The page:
LISTAGG and Memory Usage in Redshift

John Mastro
Feb 21 · 3 min read

In Redshift, the type of LISTAGG is varchar(65535), which can cause large aggregations using it to consume a lot of memory and spill to disk during processing.

Background

LISTAGG is a convenient way to aggregate a group of values by concatenating them together. It supports DISTINCT, a delimiter, and a within-group ordering.

We’ll go through a few examples of using LISTAGG and then talk about a situation we ran into where it resulted in much higher memory usage than you might expect without knowing any of its implementation details.

Given this example table:

Here are a few examples using LISTAGG:

select
  some_id,
  listagg(fruit) as fruit_list
from
  fruits
group by
  some_id
order by
  some_id
select
  some_id,
  listagg(fruit, ', ') as fruit_list
from
  fruits
group by
  some_id
order by
  some_id
select
  some_id,
  listagg(fruit, ', ') within group (order by fruit) as fruit_list
from
  fruits
group by
  some_id
order by
  some_id
select
  some_id,
  listagg(distinct fruit, ', ') within group (order by fruit) as fruit_list
from
  fruits
group by
  some_id
order by
  some_id

We don’t use LISTAGG very often – concatenated strings are usually not a friendly format to work with in the context of a relational database – but we do use them sometimes when they’re the most useful way to aggregate data and present it to a business user. It’s definitely worth knowing about, but it uses a lot of memory, and therefore probably isn’t appropriate for large aggregations.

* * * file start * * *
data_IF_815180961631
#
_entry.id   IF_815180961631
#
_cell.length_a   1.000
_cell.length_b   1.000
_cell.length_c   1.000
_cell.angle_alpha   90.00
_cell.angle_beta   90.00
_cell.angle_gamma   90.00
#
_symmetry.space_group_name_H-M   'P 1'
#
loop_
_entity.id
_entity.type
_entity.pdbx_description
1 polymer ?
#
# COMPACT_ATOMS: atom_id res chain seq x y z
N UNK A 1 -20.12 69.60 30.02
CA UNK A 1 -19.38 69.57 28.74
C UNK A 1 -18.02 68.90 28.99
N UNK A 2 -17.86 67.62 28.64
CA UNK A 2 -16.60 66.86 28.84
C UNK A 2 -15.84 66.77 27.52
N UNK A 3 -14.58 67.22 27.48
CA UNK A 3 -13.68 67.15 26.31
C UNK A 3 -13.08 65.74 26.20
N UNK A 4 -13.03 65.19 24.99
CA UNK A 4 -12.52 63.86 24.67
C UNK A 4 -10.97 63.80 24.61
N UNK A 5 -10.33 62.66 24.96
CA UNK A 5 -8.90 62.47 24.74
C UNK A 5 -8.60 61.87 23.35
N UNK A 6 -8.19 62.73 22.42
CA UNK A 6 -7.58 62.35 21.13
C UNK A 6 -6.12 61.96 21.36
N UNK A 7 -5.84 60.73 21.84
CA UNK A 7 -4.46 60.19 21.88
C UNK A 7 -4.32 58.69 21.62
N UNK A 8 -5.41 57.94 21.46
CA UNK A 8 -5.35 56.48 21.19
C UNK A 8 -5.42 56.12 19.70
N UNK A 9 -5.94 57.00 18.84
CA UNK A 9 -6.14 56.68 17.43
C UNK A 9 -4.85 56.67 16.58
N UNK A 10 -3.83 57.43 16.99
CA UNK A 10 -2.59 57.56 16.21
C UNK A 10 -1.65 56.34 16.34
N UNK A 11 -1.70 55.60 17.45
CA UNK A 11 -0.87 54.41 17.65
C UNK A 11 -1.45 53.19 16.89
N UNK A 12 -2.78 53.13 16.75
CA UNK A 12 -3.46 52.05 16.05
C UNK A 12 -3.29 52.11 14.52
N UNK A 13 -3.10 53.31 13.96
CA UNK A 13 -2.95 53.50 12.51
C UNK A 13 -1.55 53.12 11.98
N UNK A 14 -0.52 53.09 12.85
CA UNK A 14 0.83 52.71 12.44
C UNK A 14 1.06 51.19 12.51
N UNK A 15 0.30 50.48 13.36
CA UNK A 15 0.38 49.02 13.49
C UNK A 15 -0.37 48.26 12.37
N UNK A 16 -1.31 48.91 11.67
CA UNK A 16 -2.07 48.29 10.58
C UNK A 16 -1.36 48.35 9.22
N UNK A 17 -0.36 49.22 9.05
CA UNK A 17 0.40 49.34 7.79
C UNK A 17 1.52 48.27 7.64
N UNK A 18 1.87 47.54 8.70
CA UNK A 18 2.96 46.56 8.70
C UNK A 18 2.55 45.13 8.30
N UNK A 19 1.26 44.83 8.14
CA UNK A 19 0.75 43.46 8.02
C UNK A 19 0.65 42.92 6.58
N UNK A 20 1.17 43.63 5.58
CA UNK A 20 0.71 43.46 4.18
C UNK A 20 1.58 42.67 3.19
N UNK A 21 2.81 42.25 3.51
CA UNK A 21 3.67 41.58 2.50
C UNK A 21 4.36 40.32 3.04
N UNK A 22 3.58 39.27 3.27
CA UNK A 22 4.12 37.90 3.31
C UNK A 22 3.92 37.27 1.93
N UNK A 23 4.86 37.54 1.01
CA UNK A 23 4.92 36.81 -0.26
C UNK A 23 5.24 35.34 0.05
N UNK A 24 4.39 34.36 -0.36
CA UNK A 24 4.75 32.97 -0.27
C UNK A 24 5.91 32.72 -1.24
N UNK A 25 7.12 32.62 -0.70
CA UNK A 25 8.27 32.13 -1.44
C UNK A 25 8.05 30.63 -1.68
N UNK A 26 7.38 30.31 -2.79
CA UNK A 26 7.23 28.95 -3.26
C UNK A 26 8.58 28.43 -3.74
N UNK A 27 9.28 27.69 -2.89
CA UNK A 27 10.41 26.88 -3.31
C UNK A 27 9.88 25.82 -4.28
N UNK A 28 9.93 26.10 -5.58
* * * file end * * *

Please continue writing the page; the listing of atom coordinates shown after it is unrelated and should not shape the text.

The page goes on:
Why does LISTAGG use a lot of memory?

The type of LISTAGG is varchar(65535). In our case, the results of our LISTAGG expressions were around 10-50 characters long – nowhere near 65,535 characters. The good news is that Redshift optimizes varchar columns when storing them by omitting the implicit trailing blanks. In other words, having over-large varchar columns won’t necessarily blow up your disk usage.

However, during processing, Redshift needs the full width in memory, and this is where we ran into a problem.

In our case, we had a pivot query that returned 1,091,055 rows and originally included two LISTAGG expressions. At one byte per character, that would be 2 LISTAGG expressions times 1,091,055 rows times 65,535 bytes, which is 143,004,578,850 bytes, or just over 143 gigabytes.

What were the symptoms?

In the best case, the query exhausted the available memory, started spilling data to disk, exhausted the disk, and then failed with a “Disk Full” error. At worst, it contributed to the cluster freezing and becoming unresponsive until rebooted.

What are the alternatives?

There’s no “LISTAGG but without the high memory usage” to point to, so the best alternatives will really depend on the circumstances. Possibilities could include performing the aggregation on demand for smaller result sets, or in a BI tool.

We’ll continue to use LISTAGG from time to time, but we’ll keep the expected size of the result set in mind when deciding whether it’s appropriate.

Ro Data Team Blog

Ro Data Team Blog: data analytics, data engineering, data science

John Mastro

Written by

Ro Data Team Blog

Ro Data Team Blog: data analytics, data engineering, data science